Grady boasts that NIU PD's 62 sworn officers are all trained as emergency medical technicians, some to the paramedic level, through the Kishwaukee Medical System, as are the Fire Department personnel. On 2/14, this cross-trained medically savvy police team was another instrumental element in the response. Harrison says because NIU PD officers were EMT certified through the same training as the fire personnel, he knew that the patients in the building would be cared for until it was cleared for fire personnel.
"Those interventions have been proven to make a difference and have saved lives — I would wish that on everybody," Harrison says. After the shooting was called in, an officer was on the scene in about 30 seconds. The NIU PD long ago adopted the policy that in the event an active shooter is on campus, the first officer on scene would enter the building. So an officer entered Cole Hall within a minute of the reported active shooter.
"Hostage takers do not shoot hostages before negotiating," Grady explains. Grady, who celebrates eight years at NIU this year, has been in civilian police work in the United States in Wisconsin, New Mexico and internationally in Bosnia, Austria, Kosovo and Iraq. He believes that engaging the shooter and having an armed officer enter the scene is the best way to mitigate spontaneous violence.
Each year, a mass casualty drill is held in combination with Homecoming on campus that not only educates students on safety practice and mimics a drunk driving accident, but it also gives an annual dress rehearsal for neighboring agencies to practice response together. Harrison says the drill that took place five months prior to the shooting was eerily similar to the mass casualty incident on 2/14, including the number of patients involved. Officer Terry Williams, with NIU PD for three years and an alumnus, says the chief's progressive philosophy keeps he and the other more than 60 member teams in constant training, requiring 200 hours of training during summer semester, when the campus is least inhabited.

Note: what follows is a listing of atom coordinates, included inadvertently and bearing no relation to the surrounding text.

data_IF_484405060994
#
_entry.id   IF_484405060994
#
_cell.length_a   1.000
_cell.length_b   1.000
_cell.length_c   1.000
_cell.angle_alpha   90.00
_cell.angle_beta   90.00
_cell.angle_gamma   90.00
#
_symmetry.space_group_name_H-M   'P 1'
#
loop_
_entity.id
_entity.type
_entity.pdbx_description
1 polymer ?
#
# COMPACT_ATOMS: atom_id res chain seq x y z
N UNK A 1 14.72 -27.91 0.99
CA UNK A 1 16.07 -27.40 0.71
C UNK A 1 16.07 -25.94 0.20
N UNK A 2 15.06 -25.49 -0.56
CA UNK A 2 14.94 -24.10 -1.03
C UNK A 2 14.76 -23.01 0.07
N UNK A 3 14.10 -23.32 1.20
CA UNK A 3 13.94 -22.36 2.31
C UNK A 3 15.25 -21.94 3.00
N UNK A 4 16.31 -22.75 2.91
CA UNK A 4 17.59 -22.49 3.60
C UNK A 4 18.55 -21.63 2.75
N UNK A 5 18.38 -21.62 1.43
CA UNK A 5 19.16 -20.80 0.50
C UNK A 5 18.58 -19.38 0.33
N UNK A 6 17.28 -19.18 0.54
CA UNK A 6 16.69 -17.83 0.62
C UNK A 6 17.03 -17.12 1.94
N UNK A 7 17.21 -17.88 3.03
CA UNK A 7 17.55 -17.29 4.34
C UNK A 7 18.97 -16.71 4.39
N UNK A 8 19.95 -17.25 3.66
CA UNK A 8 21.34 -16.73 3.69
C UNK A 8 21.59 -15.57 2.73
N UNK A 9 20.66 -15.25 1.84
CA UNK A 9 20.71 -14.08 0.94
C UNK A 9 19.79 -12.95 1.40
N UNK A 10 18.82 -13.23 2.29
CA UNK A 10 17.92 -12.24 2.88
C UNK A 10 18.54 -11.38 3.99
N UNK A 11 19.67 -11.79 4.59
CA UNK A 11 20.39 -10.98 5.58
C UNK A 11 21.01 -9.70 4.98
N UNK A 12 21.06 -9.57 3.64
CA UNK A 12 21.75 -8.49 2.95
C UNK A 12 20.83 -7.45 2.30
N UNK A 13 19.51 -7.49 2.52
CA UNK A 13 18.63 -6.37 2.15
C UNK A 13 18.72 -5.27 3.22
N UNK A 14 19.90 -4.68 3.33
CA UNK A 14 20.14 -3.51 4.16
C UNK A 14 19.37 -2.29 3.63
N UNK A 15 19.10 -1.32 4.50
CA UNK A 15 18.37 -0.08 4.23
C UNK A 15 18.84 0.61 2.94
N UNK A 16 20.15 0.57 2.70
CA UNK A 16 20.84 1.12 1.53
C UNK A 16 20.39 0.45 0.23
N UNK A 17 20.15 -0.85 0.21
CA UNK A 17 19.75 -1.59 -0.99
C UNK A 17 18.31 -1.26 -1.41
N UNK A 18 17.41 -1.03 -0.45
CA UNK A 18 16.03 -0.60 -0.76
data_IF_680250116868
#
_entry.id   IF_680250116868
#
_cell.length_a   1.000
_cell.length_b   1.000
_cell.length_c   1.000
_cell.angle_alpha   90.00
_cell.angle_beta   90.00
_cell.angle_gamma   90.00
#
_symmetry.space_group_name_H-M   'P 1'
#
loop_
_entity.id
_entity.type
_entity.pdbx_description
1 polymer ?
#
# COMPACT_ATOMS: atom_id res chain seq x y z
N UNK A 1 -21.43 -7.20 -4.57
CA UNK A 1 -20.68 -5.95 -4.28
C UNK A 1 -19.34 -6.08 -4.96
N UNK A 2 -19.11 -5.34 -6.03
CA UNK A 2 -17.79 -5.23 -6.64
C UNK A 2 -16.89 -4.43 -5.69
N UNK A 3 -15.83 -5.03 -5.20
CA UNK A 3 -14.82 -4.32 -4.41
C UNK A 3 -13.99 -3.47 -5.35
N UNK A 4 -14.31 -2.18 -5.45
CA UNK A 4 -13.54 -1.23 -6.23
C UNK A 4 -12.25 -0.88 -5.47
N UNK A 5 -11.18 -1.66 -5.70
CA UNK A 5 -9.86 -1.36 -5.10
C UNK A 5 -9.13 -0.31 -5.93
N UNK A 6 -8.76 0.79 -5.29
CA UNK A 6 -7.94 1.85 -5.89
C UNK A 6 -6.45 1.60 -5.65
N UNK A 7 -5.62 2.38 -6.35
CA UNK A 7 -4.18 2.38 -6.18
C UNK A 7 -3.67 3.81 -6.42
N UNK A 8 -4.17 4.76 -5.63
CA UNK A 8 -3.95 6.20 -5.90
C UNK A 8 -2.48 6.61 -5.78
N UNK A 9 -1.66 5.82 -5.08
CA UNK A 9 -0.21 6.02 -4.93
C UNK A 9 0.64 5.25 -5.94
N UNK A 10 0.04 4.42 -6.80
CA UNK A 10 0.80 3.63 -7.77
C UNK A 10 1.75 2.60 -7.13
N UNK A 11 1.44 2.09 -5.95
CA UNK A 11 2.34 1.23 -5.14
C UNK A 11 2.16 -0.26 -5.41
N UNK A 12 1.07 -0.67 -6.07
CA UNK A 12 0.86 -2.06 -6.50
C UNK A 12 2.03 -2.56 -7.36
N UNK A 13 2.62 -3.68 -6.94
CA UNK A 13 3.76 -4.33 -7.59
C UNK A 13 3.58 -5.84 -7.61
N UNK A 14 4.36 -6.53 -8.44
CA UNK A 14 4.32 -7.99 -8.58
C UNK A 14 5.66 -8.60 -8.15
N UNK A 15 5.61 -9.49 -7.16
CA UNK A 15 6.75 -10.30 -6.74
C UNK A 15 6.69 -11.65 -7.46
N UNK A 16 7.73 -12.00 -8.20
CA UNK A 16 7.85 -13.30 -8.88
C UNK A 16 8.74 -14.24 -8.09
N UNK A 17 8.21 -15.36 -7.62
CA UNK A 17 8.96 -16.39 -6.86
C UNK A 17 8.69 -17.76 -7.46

"You play like you practice," Williams says. "If you practice hard — train hard and keep your brain moving, you will be prepared."
Finally, chiefs Harrison and Grady say that without some luck that day, more than five students may have lost their lives. When the Kishwaukee Community Hospital was alerted of the shooting and incoming patients, Harrison remembers that it was during a shift change for hospital staff and thus there were extra medical personnel on hand and waiting to receive victims. The hospital's surgeons were also in a meeting at the time, so a host of doctors were available to operate on the shotgun wounds.
The campus is not untarnished, however. In addition to the loss of five lives and the lasting effects on survivors, responders and the Huskie community, the effects of the shooting are present, some in surprising ways.
Mehwish Qaim, a specialist in the Office of Emergency Management and Planning at NIU, is also an NIU graduate. She was a resident advisor in a private residence hall and had to clear the halls and monitor the floors during the lockdown following the shooting. She says the experience as a student at a university that suffered a mass shooting inspired her to get into emergency prep and planning.
Though Grady says 2/14 didn't change how the agency does business, NIU PD has since gone seen some changes. "I've been all over the world and I've seen all kinds of things," Grady says. "2/14 is one of those things that you expect could happen in your lifetime, and it did. We recognize that we have to be more diligent and always look for the best way to do policing to assure it doesn't happen again, or mitigate the circumstances as much as possible so that we don't have as much damage as we had in the past."
Some of those new policing efforts include a special secret force of sworn police officers whose entire job it is to protect classrooms. In an effort to deter future acts of violence at the university, NIU has sped up implementation of a previously planned program, called the Community Assault Mitigation Program for University Settings, or CAMPUS. The officers are armed, SWAT trained and outfitted in ballistic protection and attend classes, football games, dances and other campus events as full-time students.